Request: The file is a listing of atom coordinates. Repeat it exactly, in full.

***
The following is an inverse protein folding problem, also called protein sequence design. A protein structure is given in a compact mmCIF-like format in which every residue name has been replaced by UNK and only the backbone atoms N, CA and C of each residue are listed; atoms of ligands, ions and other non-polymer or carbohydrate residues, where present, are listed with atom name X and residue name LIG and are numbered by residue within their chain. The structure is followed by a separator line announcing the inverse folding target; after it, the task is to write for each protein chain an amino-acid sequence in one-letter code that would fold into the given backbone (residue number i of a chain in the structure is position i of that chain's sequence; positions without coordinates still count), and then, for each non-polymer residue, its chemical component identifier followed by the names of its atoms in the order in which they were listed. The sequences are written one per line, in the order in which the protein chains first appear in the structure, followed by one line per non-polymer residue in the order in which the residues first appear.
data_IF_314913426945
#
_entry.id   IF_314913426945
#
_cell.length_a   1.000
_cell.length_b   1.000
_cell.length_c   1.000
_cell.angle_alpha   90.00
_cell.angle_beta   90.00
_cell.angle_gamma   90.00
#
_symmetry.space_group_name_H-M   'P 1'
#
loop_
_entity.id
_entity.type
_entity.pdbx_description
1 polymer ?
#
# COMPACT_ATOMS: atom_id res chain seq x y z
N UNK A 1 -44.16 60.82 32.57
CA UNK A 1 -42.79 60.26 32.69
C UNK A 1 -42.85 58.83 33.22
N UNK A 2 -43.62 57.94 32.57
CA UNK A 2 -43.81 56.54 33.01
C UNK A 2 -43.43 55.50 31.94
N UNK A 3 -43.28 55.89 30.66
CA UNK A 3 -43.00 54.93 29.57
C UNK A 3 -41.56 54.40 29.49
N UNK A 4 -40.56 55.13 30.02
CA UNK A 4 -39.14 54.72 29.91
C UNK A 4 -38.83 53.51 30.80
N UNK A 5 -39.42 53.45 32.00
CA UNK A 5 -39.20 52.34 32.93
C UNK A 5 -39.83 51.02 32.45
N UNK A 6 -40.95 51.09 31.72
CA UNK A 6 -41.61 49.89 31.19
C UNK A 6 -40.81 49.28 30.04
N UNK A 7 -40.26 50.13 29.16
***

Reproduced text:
The following is an inverse protein folding problem, also called protein sequence design. A protein structure is given in a compact mmCIF-like format in which every residue name has been replaced by UNK and only the backbone atoms N, CA and C of each residue are listed; atoms of ligands, ions and other non-polymer or carbohydrate residues, where present, are listed with atom name X and residue name LIG and are numbered by residue within their chain. The structure is followed by a separator line announcing the inverse folding target; after it, the task is to write for each protein chain an amino-acid sequence in one-letter code that would fold into the given backbone (residue number i of a chain in the structure is position i of that chain's sequence; positions without coordinates still count), and then, for each non-polymer residue, its chemical component identifier followed by the names of its atoms in the order in which they were listed. The sequences are written one per line, in the order in which the protein chains first appear in the structure, followed by one line per non-polymer residue in the order in which the residues first appear.
data_IF_314913426945
#
_entry.id   IF_314913426945
#
_cell.length_a   1.000
_cell.length_b   1.000
_cell.length_c   1.000
_cell.angle_alpha   90.00
_cell.angle_beta   90.00
_cell.angle_gamma   90.00
#
_symmetry.space_group_name_H-M   'P 1'
#
loop_
_entity.id
_entity.type
_entity.pdbx_description
1 polymer ?
#
# COMPACT_ATOMS: atom_id res chain seq x y z
N UNK A 1 -44.16 60.82 32.57
CA UNK A 1 -42.79 60.26 32.69
C UNK A 1 -42.85 58.83 33.22
N UNK A 2 -43.62 57.94 32.57
CA UNK A 2 -43.81 56.54 33.01
C UNK A 2 -43.43 55.50 31.94
N UNK A 3 -43.28 55.89 30.66
CA UNK A 3 -43.00 54.93 29.57
C UNK A 3 -41.56 54.40 29.49
N UNK A 4 -40.56 55.13 30.02
CA UNK A 4 -39.14 54.72 29.91
C UNK A 4 -38.83 53.51 30.80
N UNK A 5 -39.42 53.45 32.00
CA UNK A 5 -39.20 52.34 32.93
C UNK A 5 -39.83 51.02 32.45
N UNK A 6 -40.95 51.09 31.72
CA UNK A 6 -41.61 49.89 31.19
C UNK A 6 -40.81 49.28 30.04
N UNK A 7 -40.26 50.13 29.16